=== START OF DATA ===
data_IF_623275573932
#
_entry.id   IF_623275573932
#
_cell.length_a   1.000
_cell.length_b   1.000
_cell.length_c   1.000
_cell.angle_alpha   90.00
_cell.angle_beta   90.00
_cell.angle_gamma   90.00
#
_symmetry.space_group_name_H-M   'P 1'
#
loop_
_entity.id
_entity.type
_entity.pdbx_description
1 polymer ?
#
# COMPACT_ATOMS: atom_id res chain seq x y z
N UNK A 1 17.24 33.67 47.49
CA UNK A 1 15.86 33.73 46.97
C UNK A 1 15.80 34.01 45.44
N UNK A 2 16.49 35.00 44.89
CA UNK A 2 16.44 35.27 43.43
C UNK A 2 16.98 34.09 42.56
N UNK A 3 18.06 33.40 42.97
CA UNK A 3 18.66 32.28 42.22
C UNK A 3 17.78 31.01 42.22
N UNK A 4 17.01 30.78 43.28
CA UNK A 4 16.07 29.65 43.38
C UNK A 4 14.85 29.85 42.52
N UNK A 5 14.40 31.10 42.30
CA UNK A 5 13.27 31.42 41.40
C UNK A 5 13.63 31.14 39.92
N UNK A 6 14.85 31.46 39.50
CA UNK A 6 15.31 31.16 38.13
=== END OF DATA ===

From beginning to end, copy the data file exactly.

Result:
data_IF_623275573932
#
_entry.id   IF_623275573932
#
_cell.length_a   1.000
_cell.length_b   1.000
_cell.length_c   1.000
_cell.angle_alpha   90.00
_cell.angle_beta   90.00
_cell.angle_gamma   90.00
#
_symmetry.space_group_name_H-M   'P 1'
#
loop_
_entity.id
_entity.type
_entity.pdbx_description
1 polymer ?
#
# COMPACT_ATOMS: atom_id res chain seq x y z
N UNK A 1 17.24 33.67 47.49
CA UNK A 1 15.86 33.73 46.97
C UNK A 1 15.80 34.01 45.44
N UNK A 2 16.49 35.00 44.89
CA UNK A 2 16.44 35.27 43.43
C UNK A 2 16.98 34.09 42.56
N UNK A 3 18.06 33.40 42.97
CA UNK A 3 18.66 32.28 42.22
C UNK A 3 17.78 31.01 42.22
N UNK A 4 17.01 30.78 43.28
CA UNK A 4 16.07 29.65 43.38
C UNK A 4 14.85 29.85 42.52
N UNK A 5 14.40 31.10 42.30
CA UNK A 5 13.27 31.42 41.40
C UNK A 5 13.63 31.14 39.92
N UNK A 6 14.85 31.46 39.50
CA UNK A 6 15.31 31.16 38.13